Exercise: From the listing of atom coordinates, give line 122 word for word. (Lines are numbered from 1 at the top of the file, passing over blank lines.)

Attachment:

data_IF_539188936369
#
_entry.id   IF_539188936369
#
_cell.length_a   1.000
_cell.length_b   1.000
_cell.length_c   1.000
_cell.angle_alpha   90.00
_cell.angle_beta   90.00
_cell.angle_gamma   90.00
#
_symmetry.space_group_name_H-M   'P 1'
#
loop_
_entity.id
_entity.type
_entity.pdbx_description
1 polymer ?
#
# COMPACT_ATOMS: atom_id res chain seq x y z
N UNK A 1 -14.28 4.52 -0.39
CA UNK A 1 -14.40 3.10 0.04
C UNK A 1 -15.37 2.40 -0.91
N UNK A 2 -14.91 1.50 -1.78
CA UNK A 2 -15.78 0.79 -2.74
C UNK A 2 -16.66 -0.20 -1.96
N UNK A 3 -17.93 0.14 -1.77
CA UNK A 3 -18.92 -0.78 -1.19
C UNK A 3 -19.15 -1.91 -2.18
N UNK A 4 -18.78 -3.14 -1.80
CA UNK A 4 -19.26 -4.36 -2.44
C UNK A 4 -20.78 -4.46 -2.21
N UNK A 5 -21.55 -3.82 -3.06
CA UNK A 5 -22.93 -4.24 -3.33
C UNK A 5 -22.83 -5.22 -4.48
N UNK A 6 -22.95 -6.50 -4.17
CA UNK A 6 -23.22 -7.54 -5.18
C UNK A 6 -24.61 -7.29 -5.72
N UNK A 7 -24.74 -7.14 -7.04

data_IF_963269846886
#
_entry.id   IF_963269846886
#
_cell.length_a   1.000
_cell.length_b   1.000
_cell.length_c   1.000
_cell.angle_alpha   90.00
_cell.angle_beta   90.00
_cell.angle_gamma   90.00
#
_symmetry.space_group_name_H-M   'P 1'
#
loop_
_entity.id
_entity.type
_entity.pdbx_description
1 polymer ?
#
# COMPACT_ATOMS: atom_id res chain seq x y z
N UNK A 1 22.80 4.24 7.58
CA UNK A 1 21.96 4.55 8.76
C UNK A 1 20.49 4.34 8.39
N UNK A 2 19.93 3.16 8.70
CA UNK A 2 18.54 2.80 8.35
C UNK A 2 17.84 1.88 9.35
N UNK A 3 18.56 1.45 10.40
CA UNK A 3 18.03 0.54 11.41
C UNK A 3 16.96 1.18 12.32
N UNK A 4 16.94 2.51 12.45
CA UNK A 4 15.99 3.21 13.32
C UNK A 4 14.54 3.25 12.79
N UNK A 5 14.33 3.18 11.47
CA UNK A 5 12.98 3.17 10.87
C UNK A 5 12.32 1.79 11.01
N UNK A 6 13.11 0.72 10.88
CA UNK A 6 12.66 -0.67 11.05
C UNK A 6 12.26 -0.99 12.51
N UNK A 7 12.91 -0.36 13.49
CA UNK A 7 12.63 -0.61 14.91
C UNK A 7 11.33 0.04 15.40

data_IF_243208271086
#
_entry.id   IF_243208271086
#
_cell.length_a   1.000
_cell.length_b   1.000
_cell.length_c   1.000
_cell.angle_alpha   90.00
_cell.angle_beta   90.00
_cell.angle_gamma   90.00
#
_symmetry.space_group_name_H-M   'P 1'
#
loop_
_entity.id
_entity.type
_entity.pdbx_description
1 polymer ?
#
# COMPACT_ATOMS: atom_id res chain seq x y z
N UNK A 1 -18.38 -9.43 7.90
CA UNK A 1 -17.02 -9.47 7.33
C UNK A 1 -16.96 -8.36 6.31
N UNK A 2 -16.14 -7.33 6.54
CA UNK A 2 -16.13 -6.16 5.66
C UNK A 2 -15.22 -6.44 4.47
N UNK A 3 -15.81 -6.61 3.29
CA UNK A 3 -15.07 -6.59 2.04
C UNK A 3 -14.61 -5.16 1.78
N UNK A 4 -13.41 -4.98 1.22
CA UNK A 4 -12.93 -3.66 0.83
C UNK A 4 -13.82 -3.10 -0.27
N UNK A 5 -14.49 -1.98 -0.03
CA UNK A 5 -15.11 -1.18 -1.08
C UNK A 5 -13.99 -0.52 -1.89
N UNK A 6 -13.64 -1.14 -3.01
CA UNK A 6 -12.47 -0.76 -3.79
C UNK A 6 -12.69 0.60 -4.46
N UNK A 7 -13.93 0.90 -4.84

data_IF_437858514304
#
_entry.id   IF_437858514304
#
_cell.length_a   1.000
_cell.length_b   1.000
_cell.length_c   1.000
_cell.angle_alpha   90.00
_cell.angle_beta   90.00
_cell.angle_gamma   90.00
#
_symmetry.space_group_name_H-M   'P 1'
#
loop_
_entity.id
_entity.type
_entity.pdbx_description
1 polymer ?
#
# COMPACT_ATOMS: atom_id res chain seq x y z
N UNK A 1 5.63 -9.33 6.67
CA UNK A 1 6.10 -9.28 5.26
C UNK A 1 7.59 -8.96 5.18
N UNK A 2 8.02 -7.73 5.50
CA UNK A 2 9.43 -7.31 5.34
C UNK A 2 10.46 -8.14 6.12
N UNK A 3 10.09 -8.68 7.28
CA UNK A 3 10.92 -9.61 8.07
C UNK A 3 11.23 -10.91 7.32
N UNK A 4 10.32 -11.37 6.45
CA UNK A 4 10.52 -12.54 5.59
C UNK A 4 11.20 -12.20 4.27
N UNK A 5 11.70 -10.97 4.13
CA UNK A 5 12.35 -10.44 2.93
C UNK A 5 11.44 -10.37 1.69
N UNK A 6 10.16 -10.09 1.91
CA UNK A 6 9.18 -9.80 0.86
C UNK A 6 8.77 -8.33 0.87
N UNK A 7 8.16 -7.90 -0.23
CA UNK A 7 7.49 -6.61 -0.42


_entry.id   IF_437858514304